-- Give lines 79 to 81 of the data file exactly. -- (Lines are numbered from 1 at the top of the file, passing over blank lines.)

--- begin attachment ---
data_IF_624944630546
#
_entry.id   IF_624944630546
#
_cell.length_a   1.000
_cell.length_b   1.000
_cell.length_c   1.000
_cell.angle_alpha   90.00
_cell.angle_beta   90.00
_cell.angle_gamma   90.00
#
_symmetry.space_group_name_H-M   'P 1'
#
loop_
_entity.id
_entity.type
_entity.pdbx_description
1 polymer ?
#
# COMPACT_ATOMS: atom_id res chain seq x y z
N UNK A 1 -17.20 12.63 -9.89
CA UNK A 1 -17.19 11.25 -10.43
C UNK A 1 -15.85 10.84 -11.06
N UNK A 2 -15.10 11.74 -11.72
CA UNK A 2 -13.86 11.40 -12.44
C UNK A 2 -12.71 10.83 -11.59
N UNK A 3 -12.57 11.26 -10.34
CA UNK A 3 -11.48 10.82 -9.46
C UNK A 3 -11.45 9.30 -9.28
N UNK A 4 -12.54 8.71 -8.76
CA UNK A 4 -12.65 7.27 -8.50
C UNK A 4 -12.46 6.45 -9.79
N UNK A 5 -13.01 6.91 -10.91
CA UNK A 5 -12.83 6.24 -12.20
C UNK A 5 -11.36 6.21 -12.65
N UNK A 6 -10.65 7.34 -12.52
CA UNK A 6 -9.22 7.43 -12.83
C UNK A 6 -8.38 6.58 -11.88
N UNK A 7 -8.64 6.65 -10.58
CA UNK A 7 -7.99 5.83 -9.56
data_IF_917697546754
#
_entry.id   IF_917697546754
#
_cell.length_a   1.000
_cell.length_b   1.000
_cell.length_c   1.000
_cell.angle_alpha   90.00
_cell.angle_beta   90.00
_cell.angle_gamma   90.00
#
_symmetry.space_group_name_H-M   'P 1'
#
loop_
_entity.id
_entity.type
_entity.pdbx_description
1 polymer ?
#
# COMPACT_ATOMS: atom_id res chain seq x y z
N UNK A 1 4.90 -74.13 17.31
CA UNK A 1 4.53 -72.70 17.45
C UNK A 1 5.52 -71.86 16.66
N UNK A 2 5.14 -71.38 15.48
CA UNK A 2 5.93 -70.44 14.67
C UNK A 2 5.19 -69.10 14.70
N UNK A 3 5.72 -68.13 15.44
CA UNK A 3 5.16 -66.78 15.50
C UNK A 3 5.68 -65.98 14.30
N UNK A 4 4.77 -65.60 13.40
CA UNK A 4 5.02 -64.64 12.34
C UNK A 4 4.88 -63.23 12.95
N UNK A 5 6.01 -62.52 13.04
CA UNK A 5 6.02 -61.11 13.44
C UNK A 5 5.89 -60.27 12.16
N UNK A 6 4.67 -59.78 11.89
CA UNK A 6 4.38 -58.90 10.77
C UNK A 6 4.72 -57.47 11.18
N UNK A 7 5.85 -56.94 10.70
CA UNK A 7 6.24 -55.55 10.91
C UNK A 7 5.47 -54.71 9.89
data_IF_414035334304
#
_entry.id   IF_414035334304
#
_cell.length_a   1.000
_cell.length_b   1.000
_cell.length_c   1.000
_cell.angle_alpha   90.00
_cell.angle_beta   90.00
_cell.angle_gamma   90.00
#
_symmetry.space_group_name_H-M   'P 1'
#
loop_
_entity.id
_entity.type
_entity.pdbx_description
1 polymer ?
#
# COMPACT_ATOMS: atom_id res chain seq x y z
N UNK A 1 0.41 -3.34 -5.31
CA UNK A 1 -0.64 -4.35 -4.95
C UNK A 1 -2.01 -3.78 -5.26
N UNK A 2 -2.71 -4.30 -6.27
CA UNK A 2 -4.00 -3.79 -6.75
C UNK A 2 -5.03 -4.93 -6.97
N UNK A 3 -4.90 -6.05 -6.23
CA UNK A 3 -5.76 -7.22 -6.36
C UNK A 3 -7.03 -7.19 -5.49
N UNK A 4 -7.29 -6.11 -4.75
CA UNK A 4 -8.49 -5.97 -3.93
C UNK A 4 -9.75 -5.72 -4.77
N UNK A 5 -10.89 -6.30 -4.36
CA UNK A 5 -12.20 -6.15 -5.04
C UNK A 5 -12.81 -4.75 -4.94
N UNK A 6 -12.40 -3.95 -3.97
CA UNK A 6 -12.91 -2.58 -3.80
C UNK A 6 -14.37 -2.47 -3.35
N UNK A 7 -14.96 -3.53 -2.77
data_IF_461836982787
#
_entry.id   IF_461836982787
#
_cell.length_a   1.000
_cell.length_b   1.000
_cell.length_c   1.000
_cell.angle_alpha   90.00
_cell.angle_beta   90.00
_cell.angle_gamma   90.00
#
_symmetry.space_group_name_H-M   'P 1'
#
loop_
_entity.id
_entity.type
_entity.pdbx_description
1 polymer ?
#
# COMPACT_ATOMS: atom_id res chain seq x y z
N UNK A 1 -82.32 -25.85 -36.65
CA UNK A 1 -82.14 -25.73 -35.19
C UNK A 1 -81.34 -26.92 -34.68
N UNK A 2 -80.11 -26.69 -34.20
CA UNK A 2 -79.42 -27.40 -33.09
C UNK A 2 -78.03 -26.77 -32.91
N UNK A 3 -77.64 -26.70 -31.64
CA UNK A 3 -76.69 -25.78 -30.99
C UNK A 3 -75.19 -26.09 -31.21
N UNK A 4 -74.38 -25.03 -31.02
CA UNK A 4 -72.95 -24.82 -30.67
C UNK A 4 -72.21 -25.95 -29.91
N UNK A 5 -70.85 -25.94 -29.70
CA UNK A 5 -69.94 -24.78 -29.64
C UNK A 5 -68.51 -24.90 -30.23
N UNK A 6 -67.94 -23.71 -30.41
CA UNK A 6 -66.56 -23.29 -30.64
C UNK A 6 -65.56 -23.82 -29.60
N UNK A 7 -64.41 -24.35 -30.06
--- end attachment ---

N UNK A 7 5.85 -56.94 10.70
CA UNK A 7 6.24 -55.55 10.91
C UNK A 7 5.47 -54.71 9.89